Browsing named entities in a specific section of Henry Morton Stanley, Dorothy Stanley, The Autobiography of Sir Henry Morton Stanley. Search the whole document.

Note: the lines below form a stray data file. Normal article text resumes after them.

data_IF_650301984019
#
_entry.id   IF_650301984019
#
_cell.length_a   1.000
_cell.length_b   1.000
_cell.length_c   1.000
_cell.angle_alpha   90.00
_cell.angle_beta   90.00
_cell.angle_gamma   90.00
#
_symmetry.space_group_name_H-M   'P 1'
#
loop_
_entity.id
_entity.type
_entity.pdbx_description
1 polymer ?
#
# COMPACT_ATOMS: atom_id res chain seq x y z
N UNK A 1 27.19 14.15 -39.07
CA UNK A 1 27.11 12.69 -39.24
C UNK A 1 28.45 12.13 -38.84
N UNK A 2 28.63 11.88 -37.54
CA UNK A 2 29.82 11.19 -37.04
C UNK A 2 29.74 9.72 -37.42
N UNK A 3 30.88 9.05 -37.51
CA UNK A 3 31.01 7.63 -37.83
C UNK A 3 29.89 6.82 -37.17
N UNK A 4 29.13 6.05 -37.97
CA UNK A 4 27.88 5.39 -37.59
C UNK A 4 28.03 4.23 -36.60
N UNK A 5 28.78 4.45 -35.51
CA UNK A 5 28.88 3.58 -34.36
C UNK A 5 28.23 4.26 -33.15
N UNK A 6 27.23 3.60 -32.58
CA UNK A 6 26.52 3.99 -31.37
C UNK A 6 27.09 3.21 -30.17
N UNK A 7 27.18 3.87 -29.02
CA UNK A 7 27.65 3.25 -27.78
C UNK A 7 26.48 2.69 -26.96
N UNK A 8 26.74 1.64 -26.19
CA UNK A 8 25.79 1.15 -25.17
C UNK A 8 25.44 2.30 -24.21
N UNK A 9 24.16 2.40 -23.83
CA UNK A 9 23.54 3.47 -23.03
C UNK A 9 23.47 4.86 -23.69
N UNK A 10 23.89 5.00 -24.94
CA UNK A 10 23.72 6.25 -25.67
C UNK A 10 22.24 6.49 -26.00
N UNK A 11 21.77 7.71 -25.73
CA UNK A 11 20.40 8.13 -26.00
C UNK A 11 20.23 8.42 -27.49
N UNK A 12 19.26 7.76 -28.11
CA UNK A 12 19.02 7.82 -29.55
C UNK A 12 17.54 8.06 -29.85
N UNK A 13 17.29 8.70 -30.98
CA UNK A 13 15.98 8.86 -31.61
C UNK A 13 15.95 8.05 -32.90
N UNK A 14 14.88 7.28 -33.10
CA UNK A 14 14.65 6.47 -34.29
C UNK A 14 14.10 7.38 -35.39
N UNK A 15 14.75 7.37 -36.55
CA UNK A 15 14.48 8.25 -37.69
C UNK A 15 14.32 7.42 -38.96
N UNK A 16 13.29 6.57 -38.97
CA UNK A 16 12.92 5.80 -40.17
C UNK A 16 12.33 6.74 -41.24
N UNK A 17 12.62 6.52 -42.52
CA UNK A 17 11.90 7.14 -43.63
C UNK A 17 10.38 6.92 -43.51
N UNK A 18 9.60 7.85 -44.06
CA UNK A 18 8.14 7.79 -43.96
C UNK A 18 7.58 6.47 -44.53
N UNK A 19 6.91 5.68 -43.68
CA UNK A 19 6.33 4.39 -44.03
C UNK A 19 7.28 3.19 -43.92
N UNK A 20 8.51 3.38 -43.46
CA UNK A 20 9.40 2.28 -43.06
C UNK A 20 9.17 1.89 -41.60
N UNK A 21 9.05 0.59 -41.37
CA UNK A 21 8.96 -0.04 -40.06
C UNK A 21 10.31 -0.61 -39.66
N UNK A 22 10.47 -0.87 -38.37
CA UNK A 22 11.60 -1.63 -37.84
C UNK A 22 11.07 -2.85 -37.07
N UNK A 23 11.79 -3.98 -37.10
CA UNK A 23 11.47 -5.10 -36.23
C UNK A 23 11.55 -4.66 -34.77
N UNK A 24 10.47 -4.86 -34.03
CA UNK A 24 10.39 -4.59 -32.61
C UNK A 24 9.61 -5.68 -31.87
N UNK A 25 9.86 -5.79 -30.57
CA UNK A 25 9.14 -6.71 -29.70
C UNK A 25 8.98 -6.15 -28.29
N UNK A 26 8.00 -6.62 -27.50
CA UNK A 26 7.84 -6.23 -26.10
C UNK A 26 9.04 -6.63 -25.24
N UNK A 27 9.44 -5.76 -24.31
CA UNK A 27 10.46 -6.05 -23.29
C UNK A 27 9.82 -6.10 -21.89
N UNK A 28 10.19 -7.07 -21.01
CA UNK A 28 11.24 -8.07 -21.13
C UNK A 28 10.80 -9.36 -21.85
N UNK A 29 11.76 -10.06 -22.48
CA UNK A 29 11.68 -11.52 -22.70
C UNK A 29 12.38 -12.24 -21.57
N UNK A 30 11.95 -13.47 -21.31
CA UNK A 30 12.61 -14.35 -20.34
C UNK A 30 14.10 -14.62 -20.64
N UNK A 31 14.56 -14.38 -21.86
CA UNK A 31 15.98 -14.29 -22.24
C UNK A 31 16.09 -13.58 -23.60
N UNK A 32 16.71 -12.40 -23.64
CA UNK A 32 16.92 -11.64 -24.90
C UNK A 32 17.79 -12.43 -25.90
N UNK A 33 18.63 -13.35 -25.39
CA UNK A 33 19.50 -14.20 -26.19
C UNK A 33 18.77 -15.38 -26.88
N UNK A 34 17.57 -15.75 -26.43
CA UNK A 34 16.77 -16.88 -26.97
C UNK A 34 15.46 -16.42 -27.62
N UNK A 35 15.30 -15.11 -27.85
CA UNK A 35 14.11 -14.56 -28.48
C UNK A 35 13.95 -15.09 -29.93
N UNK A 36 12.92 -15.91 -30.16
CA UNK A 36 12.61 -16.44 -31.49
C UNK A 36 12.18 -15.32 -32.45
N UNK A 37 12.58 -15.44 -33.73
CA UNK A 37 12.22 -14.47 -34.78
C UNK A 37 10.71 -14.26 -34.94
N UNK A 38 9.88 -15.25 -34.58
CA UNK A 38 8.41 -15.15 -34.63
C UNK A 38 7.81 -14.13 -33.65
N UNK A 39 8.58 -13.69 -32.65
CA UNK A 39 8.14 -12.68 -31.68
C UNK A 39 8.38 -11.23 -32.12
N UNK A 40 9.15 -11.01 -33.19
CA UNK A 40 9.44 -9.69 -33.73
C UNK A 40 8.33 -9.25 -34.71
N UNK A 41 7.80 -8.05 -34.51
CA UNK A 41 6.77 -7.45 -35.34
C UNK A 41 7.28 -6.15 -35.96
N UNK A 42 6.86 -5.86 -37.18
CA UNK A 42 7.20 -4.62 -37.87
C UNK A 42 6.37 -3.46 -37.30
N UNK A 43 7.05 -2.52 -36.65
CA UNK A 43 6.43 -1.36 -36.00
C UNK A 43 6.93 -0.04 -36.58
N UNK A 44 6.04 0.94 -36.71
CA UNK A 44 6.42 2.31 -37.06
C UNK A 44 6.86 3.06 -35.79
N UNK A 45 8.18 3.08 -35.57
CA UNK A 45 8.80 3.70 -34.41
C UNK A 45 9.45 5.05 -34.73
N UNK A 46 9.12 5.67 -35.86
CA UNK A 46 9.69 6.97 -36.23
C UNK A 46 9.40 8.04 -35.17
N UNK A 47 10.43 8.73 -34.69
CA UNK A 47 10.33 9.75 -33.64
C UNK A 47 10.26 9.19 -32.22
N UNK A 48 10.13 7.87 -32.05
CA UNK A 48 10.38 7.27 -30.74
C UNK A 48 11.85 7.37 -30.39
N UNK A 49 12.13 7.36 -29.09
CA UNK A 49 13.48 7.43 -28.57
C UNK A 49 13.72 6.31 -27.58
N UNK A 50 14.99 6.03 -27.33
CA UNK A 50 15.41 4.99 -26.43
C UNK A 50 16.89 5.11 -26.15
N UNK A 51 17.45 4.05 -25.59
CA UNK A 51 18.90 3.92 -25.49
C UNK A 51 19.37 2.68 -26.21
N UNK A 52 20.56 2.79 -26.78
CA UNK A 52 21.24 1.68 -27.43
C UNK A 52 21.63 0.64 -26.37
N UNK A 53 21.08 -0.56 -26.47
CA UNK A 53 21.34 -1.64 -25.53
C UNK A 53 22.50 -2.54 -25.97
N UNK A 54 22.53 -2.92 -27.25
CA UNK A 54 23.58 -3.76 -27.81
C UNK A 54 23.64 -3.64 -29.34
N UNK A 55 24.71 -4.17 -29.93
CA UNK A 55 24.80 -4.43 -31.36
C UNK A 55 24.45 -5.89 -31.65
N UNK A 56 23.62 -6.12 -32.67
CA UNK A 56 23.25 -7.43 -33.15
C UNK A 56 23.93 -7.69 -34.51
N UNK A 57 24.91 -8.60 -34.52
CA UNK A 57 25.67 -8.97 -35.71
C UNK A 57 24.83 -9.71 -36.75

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Chapter VII soldiering I am now about to begin a period lasting about six years, which, were it possible, I should gladly like to re-live, not with a view of repeating its woes and errors, pains and inconsistencies, but of rectifying the mistakes I made. So far, I had made none of any importance; but enlisting in the Confederate service, because I received a packet of female clothes, was certainly a grave blunder. But who is able to withstand his fate or thwart the designs of Providence? It may have been time for me, getting close on to eighteen, to lose some of the soft illusions of boyhood, and to undergo the toughening process in the trail of war. Looking backward upon the various incidents of these six years, though they appear disjointed enough, I can dimly see a connection, and how one incident led to the other, until the curious and some-what involved design of my life, and its purpose, was consummated. But this enlistment was, as I conceive it, the first of many blund